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    So to be clear, this means that there will be Rust in the next-ish Linux kernel?

    That’s amazing. Linus has been loathe to put anything but C in there. This is an enormous step. How is that going to work for platforms where Linux is supported but not Rust? (I don’t know what the disjointedness of those sets are, maybe none.)

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      From https://lwn.net/Articles/849849/:

      Appearance in linux-next generally implies readiness for the upcoming merge window, but it is not clear if that is the case here; this code has not seen a lot of wider review yet.

      Re: arch support: https://git.kernel.org/pub/scm/linux/kernel/git/next/linux-next.git/tree/Documentation/rust/arch-support.rst

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        Yeah that’s going to limit what rust can be used for. At least at first.

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          I think I saw in a mailing list somewhere that the plan was to “aim for” this merge window, but expect to miss it… with the idea that that would improve their odds of actually getting into the next merge window.

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          It’s not clear from the title, but this is specifically support for writing device drivers in Rust.

          initial support for writing device drivers in the Rust language

          (from the same https://lwn.net/Articles/849849/)

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            The GCC project is working on a Rust front end. That would presumably support Rust on any platform that Linux cares about. https://git.kernel.org/pub/scm/linux/kernel/git/next/linux-next.git/tree/Documentation/rust/arch-support.rst

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              How is that going to work for platforms where Linux is supported but not Rust?

              For the foreseeable future, it remains possible to build the kernel without rust. That means rust support is limited to things like device drivers (this patch set) or I suppose architecture specific code.

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              This is neat, though what would be more interesting to me (and what I’ve thus far been unable to find) is whatever discussion (of this particular code/merge) took place on the mailing list.

              From a quick skim it looks like the rust code is set up to panic on allocation failure in at least some scenarios – that’s certainly a thorny issue language-wise, but if it remains that way does that just relegate rust to second-class status, making it unable to implement a module capable of returning ENOMEM when appropriate? Have there been any breakthroughs on solving problems of interop with the rest of the kernel using very C-specific APIs like struct list_head or the tracepoint macros?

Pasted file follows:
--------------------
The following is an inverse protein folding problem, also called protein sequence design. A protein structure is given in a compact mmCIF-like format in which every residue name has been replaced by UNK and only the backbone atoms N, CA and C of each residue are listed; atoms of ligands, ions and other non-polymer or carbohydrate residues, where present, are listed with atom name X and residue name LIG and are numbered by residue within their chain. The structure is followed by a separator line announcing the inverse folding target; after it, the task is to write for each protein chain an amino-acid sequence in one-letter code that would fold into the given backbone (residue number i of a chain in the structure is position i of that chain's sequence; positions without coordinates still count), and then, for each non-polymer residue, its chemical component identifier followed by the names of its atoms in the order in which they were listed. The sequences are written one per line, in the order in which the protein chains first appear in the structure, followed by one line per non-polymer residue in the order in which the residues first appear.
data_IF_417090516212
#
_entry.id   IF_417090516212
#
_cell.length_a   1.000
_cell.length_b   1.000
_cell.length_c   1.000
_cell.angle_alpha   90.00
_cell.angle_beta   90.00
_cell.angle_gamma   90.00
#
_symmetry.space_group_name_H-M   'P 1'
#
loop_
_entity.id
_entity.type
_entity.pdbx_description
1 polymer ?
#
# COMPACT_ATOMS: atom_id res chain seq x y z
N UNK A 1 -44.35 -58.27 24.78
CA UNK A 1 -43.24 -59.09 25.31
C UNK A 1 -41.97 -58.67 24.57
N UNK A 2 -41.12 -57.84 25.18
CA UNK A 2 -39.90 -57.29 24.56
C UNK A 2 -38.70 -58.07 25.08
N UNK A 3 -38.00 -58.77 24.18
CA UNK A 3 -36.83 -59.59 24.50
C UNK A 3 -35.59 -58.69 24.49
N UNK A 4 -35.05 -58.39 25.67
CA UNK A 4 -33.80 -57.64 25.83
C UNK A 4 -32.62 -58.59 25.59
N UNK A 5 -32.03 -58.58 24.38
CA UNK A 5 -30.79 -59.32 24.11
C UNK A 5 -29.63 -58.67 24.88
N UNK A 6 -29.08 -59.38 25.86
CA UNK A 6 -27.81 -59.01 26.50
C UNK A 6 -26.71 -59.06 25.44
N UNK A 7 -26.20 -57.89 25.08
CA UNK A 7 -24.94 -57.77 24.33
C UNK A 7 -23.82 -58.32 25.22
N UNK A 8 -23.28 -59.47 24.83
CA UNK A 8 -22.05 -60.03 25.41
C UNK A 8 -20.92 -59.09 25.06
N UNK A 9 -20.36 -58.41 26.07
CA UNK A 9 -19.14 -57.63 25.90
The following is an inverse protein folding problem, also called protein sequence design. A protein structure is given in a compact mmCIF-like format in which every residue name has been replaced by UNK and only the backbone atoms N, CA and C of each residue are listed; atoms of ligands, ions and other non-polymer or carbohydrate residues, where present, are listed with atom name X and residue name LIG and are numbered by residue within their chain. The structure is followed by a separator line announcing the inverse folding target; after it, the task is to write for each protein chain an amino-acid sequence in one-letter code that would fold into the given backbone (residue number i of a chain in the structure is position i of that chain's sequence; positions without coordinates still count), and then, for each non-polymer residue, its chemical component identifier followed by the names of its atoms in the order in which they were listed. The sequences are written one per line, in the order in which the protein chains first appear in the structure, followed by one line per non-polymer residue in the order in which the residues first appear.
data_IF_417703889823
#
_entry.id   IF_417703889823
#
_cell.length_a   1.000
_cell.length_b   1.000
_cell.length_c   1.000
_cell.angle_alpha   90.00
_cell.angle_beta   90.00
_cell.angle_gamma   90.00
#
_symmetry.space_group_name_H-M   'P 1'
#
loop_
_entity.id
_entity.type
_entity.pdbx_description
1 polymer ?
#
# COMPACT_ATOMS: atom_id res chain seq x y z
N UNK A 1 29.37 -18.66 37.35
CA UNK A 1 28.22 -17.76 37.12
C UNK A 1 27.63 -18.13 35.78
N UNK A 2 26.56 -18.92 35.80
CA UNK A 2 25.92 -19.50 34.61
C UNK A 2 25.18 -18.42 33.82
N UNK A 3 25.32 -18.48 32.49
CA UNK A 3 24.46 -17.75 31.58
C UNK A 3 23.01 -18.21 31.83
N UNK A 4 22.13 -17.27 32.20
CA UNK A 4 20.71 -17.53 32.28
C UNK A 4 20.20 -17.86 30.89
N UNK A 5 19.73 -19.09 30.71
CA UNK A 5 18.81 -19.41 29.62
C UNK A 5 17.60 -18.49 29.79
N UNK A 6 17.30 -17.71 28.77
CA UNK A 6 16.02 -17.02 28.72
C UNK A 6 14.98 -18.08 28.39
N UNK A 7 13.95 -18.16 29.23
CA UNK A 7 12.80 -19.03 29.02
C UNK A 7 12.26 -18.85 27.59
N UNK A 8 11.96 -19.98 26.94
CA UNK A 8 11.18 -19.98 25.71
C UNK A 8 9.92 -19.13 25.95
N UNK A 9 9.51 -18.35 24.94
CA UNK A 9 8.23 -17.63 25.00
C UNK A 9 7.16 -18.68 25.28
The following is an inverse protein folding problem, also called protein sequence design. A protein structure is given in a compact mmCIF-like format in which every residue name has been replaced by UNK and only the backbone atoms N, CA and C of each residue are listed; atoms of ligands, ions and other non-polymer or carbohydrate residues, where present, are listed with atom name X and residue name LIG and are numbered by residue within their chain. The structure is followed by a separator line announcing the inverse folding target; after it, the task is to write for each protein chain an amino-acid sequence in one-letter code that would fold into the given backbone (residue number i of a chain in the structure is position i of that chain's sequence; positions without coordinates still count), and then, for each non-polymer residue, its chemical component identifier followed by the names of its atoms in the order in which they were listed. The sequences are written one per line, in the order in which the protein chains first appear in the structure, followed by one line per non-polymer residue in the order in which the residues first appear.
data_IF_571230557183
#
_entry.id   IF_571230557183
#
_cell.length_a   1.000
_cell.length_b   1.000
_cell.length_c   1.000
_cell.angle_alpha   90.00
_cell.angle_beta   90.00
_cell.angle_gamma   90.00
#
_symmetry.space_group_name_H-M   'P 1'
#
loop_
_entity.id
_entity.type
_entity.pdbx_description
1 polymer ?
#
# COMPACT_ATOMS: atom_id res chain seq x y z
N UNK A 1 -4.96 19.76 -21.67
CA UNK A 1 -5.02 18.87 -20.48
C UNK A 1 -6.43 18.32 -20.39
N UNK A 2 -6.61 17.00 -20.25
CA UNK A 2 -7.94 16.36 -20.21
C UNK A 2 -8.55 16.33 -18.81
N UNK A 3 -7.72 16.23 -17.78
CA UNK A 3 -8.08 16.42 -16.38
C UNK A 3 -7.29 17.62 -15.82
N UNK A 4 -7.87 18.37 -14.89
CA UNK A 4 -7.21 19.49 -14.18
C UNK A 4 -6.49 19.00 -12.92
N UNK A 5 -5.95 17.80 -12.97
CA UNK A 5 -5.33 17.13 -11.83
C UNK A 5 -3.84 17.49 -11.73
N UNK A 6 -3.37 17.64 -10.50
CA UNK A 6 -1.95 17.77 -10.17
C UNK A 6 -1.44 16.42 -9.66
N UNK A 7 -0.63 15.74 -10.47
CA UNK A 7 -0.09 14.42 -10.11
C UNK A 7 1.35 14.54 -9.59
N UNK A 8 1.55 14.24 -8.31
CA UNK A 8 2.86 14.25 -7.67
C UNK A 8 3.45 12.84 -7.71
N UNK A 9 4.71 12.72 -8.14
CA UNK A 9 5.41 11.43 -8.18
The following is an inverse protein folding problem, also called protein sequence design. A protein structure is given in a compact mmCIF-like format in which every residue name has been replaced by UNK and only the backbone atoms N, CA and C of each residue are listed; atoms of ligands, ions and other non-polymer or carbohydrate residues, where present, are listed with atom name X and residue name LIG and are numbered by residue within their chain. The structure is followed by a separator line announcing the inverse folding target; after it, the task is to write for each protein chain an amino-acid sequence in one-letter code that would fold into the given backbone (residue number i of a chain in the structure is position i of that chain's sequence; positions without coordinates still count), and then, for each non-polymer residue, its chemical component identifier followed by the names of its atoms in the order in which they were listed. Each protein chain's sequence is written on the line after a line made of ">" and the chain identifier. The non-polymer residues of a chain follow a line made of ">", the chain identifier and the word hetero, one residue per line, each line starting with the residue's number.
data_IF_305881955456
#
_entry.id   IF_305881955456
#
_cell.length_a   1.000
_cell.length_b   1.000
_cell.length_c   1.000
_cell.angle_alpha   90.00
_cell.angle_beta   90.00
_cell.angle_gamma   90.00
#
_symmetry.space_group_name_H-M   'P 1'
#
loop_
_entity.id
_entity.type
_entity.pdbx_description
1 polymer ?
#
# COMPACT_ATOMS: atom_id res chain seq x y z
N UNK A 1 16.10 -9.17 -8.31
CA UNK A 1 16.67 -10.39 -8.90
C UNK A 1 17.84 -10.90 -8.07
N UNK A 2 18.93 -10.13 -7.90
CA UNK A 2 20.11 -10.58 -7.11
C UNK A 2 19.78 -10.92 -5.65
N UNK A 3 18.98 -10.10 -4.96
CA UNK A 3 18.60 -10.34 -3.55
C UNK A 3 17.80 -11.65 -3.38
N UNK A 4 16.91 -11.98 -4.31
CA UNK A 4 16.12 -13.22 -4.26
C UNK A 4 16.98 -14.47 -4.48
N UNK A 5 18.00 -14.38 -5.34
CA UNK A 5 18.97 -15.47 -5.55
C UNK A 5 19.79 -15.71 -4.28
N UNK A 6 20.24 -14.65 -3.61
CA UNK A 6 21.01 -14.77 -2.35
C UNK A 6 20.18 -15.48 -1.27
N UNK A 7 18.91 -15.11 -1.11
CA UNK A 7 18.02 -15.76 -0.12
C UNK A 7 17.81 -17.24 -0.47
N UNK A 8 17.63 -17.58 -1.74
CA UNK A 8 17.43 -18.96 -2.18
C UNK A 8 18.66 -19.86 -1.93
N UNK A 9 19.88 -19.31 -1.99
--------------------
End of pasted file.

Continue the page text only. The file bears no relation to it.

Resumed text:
Getting some basic code compilable and integrated into the build system is cool and an important step, but it still seems like there are much bigger and more difficult problems to address before there’s any clear path to it being viable for serious, widespread use in the Linux kernel.

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                The panicking error handler is only for the alloc crate. If you allocate memory directly from the allocator, you can handle failures however you like. Rust is also adding fallible Box::try_new and Vec::try_reserve, so it should be possible to handle allocation errors gracefully even if you use the standard containers.

                And finally there’s catch_unwind to catch all panics. That will most likely be necessary anyway, just in case the code trips on something else like arr[bad_index].

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                  I remember having to remove exception support and runtime support when developing a custom kernel module in c++, is that not the case with rust?

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                    Rust doesn’t have exceptions (panics are not an equivalent mechanism). However, you can choose to configure a crate to abort on panic instead of panicking the current thread and unwinding the stack, which removes the small bit of code necessary to support unwinding. In that case though, panics are no longer able to be handled, and instead kill the program entirely.

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                      Thanks, though I’m not sure how we can handle a panic during module initialization as resources need to be released in lifo order in case one of them fails. This might cause module initialization to hang and we won’t be able to unload.

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                This is very exciting!